Therefore, the PAC-Poqo’s headquarters relocated from Maseru in Lesotho to Dar-es-Salaam in Tanzania and Lusaka in Zambia in 1964.  Military training camps were established in Dar-es-Salaam and other regions in Africa from 1964-1994. While back in South Africa, underground bases/training camps were also established countrywide.

 

Figure 3. Cadre Nomvo Booi and the APLA cadres at the Bamagamoyo Camp: ‘Zeph Mothopeng Military College’ in Tanzania (Source Image: The Mail & Guarding).

 

The exposed PAC-Poqo’s national revolt plan for the 8th of April 1963, has the following details: the Poqo Central Pretoria region strategic plan of action: Atteridgeville units received the command to attack Central Pretoria from the west. Vlakfontein units would attack from the east, Lady Selborne units would attack from the north and Eastwood units would attack from the south.

 

Post 1968s the PAC-APLA Military Training Camps

 

P.K. Leballo and T.M. Ntantala modelled Poqo to the Azanian People’s Liberation Army (APLA) following the Chinese People’s Liberation Army (PLA) model in 1968. The APLA cadres received military training at “Zeph Mothopeng Military Training Academy College” in Tanzania. Some cadres were sent abroad for advance military training and military-politico courses in various countries such as the Republic of China, Guinea Conakry, Libya, Algeria, Tanzania, Zambia, Zimbabwe and many more. The PAC-APLA managed to embark on the very important missions such as Operation Vila Peri (1966-68) and Operation Curtain Raiser (late 1970s).

APLA cadres were also accommodated at Itumbi camp in Mbeya, Tanzania. A section of this camp was named ‘Shanghai’ where members of the PAC-APLA Central Committee who visited the area were hosted.

 

Post 1976 June 16/Soweto Uprising PAC-APLA military camps

 

Another significant APLA base/camp was the Ruvu camp. The Ruvu settlement started during the era of Commander-In-Chief Potlako Kitchener Leballo in 1978. Originally the Ruvu camp was a small refugee/’transit camp’ for the PAC members who fled the suppression of the South African government following the Soweto uprisings. The PAC-APLA responded to the June 16 Soweto uprisings by creating this camp. The Ruvu settlement was envisioned by Leballo to be modelled to the ANC’s ‘June 16 Detachment’, initially based in the Nova Katengue camp in Benguella Province (Angola) in 1978 and later relocated to Fezenda located further north across the Rio Donge. The Ruvu settlement also accommodated new APLA recruits who were awaiting military training.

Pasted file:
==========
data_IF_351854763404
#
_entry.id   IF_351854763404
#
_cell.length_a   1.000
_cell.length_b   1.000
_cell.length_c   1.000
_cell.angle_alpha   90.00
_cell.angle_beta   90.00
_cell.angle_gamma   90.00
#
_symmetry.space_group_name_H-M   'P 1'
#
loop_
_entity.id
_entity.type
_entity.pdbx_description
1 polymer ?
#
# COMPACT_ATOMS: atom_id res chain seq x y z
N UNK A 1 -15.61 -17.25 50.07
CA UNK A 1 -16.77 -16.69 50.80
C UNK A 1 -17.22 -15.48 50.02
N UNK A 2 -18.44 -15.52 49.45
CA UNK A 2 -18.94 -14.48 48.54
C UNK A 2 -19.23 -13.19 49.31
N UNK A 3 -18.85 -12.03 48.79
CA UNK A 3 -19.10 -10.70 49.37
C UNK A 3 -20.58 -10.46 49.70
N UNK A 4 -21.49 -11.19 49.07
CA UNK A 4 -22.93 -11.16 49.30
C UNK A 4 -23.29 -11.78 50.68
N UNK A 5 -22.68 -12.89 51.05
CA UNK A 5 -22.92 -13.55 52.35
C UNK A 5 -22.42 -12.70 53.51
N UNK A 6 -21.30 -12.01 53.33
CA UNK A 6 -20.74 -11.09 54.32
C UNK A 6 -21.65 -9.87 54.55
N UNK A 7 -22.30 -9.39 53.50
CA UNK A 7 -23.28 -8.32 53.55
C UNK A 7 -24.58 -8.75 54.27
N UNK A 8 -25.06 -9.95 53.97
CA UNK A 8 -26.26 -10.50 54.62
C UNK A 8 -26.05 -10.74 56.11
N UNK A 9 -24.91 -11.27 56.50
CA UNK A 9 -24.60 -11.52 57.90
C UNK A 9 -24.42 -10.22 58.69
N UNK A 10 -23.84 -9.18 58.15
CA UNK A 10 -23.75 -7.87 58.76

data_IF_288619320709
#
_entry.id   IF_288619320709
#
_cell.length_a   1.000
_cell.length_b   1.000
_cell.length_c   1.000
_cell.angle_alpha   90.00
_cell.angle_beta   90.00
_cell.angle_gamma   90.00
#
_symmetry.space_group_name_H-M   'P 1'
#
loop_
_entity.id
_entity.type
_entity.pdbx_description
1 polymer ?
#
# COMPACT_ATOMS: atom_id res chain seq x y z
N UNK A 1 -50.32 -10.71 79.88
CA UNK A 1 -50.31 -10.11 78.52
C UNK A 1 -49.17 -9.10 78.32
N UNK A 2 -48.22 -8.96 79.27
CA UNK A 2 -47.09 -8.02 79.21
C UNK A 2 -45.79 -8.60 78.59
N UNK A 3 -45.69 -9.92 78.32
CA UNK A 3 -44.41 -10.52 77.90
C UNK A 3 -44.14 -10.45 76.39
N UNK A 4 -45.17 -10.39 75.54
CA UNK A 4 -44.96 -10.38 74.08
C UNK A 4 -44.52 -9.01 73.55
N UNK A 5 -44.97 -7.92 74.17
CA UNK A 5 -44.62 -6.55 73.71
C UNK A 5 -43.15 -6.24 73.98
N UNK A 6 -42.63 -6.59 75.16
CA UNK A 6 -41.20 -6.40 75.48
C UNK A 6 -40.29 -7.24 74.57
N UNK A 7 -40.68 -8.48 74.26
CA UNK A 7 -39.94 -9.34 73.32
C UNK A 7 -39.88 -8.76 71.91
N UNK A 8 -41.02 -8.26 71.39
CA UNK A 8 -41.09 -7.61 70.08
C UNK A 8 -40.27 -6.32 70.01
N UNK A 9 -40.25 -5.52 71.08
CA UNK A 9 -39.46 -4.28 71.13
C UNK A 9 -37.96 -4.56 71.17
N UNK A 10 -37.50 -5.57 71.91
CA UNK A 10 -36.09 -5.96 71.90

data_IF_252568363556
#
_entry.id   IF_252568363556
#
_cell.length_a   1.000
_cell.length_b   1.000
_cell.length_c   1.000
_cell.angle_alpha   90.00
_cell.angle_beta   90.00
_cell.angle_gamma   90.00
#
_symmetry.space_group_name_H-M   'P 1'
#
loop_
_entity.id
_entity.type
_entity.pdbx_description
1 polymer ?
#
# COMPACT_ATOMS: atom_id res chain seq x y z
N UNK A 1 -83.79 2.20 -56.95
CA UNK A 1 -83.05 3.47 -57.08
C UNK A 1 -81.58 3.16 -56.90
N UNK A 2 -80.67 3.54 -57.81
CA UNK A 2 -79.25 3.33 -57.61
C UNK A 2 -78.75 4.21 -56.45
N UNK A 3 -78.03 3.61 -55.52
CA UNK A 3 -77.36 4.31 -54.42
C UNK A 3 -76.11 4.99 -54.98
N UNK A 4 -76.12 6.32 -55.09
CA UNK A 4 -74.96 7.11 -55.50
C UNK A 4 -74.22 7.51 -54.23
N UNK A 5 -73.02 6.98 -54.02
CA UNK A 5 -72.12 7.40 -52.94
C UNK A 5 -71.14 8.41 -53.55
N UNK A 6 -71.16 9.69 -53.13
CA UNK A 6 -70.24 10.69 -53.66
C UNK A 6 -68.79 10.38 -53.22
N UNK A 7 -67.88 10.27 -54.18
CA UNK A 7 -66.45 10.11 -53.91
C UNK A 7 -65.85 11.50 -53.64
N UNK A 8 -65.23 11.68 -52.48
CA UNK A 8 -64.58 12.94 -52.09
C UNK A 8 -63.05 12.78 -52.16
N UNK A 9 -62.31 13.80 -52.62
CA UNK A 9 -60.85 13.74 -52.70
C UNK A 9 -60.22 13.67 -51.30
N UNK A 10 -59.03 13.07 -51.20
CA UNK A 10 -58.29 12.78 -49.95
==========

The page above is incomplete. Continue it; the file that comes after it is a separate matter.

Figure 4. APLA Unit during training at Itumbi Military Camp in Matundzi, Chunya-Mbeya, Tanzania (Source Image: DNMMH).

 

From 1981, the Ruvu camp became the centre of the ideological debate and critique of the PAC-APLA leadership under the PAC Chairman and APLA Commander-In-Chief Vusumzi Maake (1979-1981). However, APLA cadres in this camp demanded that the leadership should derive its mandate to lead from the rank-and-file membership. They also questioned the abuse of funds and criticised the extravagant lifestyle of the PAC Chairman, Vusi Maake and the entire Central Committee. That led to the assassination of David Sibeko, a member of the trio Presidential Council of the PAC on 14 July 1979. It also resulted in Tanzanian authorities to intervene and investigate Sibeko’s murder and many APLA cadres were arrested, and training was suspended until further notice.

 

Under the leadership of APLA Commander-In-Chief John Nyathi Pokela, the Ruvu settlement grew remarkably. In 1982 the Tanzanian government granted land (440 hectares) to the PAC-APLA. The purpose was to support the PAC-APLA to fashion a settlement for self-sufficiency and other developmental activities. The camp was remodelled to be like the ANC settlements in Mazimbu and Dakawa.